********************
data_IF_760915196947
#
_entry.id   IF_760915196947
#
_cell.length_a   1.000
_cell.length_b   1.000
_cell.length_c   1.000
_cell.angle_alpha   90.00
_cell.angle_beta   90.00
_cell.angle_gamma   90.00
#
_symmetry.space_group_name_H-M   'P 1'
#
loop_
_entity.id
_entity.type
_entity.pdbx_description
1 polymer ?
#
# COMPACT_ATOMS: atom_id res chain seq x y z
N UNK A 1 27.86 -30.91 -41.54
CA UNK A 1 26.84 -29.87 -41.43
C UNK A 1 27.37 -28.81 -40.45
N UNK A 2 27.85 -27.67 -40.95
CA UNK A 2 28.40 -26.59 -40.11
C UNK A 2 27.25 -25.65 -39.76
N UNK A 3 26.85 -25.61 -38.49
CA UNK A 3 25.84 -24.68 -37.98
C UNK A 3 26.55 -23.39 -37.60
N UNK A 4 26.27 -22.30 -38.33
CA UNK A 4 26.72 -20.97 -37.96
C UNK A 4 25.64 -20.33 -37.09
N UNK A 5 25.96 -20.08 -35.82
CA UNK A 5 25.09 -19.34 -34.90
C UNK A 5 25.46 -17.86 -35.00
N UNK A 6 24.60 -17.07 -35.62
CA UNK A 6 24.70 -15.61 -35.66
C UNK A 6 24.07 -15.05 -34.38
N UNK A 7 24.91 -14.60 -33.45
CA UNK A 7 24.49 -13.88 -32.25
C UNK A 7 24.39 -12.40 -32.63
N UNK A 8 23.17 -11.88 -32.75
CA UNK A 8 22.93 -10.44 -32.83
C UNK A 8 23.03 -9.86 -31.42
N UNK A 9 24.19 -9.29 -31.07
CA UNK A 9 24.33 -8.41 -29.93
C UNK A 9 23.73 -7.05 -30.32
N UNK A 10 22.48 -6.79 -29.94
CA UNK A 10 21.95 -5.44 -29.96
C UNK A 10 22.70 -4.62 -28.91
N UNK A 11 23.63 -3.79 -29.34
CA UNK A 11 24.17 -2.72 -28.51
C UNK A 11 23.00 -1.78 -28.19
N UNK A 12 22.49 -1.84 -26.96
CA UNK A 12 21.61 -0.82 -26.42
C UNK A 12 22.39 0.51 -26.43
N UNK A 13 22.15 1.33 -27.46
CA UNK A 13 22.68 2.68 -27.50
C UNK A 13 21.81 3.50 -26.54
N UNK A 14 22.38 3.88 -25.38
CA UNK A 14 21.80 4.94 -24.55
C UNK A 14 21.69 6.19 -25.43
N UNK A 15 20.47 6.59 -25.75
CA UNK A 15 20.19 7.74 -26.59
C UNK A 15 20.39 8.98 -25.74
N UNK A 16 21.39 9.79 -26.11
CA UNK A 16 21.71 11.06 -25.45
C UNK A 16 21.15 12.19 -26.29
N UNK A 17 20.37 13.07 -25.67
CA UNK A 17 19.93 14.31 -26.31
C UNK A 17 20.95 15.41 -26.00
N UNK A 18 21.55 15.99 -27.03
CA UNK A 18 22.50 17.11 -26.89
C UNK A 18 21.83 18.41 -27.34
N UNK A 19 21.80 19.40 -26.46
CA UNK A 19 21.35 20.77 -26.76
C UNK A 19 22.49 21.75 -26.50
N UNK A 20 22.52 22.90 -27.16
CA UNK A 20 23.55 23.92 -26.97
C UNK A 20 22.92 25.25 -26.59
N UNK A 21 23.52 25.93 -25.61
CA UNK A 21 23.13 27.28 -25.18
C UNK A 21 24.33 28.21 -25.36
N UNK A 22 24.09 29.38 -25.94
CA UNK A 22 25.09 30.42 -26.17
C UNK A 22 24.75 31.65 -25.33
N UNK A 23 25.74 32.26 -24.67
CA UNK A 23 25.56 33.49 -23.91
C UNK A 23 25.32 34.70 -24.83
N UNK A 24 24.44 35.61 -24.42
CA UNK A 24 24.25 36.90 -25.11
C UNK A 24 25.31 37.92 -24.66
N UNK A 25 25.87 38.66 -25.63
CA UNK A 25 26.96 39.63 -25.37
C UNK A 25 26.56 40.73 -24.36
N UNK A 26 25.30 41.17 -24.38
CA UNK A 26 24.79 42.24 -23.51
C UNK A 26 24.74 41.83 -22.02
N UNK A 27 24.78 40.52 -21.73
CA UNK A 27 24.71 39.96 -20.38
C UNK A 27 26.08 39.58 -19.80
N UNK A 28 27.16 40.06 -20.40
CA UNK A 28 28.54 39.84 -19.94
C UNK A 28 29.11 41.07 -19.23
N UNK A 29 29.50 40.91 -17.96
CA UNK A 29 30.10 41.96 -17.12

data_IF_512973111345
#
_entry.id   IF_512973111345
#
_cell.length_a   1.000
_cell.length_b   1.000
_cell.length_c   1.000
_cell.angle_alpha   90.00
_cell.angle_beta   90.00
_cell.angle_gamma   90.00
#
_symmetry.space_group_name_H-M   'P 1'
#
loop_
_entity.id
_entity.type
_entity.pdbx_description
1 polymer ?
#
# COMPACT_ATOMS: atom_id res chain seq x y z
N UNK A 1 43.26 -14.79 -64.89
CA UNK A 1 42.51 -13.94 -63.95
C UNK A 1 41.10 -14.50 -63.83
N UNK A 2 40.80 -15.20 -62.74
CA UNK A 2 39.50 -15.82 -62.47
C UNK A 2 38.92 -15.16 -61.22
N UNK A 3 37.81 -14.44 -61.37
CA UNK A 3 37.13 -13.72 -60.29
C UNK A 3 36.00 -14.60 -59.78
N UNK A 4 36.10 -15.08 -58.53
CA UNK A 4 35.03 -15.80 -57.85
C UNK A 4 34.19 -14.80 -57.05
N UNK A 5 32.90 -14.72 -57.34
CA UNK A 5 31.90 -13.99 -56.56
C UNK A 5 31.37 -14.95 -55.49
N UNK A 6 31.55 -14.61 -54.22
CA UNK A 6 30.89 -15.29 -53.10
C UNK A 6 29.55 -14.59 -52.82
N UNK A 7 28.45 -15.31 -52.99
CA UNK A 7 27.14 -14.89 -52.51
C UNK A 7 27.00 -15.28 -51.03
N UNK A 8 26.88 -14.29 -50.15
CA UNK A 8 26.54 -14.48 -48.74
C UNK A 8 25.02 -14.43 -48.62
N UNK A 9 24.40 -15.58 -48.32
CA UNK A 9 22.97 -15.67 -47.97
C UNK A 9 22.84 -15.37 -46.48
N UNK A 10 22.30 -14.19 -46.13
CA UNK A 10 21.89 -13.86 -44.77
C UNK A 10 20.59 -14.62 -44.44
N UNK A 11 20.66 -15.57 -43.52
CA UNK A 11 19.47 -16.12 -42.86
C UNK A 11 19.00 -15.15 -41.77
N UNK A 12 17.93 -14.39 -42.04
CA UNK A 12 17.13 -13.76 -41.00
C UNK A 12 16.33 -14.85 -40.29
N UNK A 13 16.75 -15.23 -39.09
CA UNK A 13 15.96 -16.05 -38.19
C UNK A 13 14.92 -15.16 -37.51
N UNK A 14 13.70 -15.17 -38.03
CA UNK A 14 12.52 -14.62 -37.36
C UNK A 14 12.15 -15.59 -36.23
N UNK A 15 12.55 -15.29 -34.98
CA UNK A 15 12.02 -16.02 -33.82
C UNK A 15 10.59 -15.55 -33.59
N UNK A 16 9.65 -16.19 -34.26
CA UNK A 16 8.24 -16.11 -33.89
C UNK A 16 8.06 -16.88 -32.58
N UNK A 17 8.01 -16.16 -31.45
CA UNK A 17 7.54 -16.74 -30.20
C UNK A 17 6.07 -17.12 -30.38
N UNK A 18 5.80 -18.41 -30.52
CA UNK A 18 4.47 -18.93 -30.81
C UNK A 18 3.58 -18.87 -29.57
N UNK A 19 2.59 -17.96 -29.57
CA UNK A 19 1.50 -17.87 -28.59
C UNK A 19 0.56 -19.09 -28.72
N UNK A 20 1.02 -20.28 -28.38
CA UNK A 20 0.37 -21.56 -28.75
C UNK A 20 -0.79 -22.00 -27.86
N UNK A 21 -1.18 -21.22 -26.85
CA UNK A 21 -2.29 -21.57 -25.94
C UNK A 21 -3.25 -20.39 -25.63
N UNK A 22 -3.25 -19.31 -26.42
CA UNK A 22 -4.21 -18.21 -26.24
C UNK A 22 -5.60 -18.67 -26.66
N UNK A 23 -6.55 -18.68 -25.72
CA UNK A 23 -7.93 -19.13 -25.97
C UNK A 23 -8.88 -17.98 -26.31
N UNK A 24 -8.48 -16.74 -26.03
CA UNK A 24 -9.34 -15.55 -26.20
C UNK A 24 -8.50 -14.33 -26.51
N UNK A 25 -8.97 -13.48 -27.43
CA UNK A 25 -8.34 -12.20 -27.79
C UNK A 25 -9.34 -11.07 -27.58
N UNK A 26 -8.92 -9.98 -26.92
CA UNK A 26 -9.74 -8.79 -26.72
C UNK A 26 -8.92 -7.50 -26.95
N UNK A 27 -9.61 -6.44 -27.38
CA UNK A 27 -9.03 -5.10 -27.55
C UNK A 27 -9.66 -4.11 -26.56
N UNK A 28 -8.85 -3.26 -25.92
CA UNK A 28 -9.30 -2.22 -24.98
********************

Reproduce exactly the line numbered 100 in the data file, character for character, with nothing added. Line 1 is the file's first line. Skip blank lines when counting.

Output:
CA UNK A 27 24.71 39.96 -20.38